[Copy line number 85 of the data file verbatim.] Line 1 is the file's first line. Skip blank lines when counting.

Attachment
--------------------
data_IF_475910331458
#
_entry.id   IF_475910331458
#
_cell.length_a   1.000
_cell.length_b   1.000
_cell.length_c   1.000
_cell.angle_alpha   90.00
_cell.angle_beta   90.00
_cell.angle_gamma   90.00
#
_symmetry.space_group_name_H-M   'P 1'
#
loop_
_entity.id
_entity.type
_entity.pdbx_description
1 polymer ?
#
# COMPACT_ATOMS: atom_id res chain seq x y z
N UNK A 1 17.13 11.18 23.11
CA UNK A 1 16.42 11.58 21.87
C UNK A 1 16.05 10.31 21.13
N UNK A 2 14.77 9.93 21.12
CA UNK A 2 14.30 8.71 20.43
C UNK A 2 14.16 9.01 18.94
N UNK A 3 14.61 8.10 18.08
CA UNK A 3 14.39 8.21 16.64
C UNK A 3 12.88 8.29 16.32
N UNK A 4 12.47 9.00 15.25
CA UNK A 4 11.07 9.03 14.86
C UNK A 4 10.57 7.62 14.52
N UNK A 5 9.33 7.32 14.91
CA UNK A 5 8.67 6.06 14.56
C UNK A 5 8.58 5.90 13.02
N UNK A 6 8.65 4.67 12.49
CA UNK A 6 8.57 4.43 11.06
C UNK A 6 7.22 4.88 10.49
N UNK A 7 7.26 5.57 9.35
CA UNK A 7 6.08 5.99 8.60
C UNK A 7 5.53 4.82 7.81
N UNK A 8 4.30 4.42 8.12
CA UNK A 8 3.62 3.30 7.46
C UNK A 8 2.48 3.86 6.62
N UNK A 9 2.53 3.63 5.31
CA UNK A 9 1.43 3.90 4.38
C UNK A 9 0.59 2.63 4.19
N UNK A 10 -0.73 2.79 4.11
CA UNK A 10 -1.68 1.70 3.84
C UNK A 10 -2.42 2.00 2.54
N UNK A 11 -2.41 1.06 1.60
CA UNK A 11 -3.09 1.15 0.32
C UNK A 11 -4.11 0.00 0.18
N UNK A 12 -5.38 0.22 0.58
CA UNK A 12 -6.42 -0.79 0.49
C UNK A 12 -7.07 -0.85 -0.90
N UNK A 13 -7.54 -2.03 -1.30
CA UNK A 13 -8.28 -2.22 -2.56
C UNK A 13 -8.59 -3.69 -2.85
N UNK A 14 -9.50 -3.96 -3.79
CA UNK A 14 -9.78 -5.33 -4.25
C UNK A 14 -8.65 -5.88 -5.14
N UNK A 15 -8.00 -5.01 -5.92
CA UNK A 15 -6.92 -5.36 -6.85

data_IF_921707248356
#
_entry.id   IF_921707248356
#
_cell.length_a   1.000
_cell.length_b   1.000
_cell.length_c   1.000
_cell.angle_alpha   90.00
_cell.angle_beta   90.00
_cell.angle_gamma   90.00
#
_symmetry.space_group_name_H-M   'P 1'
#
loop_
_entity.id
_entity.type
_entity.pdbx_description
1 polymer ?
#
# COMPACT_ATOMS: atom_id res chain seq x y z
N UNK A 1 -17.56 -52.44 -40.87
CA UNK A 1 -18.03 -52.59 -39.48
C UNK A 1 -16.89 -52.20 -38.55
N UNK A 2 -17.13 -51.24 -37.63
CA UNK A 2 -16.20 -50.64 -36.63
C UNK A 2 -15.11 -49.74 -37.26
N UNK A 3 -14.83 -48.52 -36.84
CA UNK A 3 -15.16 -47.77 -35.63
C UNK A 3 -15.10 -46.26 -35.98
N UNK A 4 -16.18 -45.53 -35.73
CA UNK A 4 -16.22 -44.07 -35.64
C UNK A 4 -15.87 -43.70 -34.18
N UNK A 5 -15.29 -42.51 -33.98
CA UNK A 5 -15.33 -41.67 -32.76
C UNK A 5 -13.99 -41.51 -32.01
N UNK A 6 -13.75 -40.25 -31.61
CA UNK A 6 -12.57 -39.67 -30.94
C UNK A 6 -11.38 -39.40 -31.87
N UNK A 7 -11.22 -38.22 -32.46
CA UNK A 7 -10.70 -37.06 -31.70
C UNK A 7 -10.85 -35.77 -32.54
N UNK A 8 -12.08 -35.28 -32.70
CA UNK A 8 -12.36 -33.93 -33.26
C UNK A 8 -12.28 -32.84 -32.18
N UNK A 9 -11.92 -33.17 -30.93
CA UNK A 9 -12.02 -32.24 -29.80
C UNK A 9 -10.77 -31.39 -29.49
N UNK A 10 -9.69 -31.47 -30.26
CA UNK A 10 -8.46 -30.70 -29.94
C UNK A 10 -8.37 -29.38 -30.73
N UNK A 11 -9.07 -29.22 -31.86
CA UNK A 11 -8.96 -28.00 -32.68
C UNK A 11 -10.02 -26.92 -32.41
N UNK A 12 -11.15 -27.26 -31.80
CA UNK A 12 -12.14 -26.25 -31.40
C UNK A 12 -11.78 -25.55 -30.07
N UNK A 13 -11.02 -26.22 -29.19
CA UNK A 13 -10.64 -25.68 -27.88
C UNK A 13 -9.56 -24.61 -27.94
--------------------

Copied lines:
N UNK A 1 -17.56 -52.44 -40.87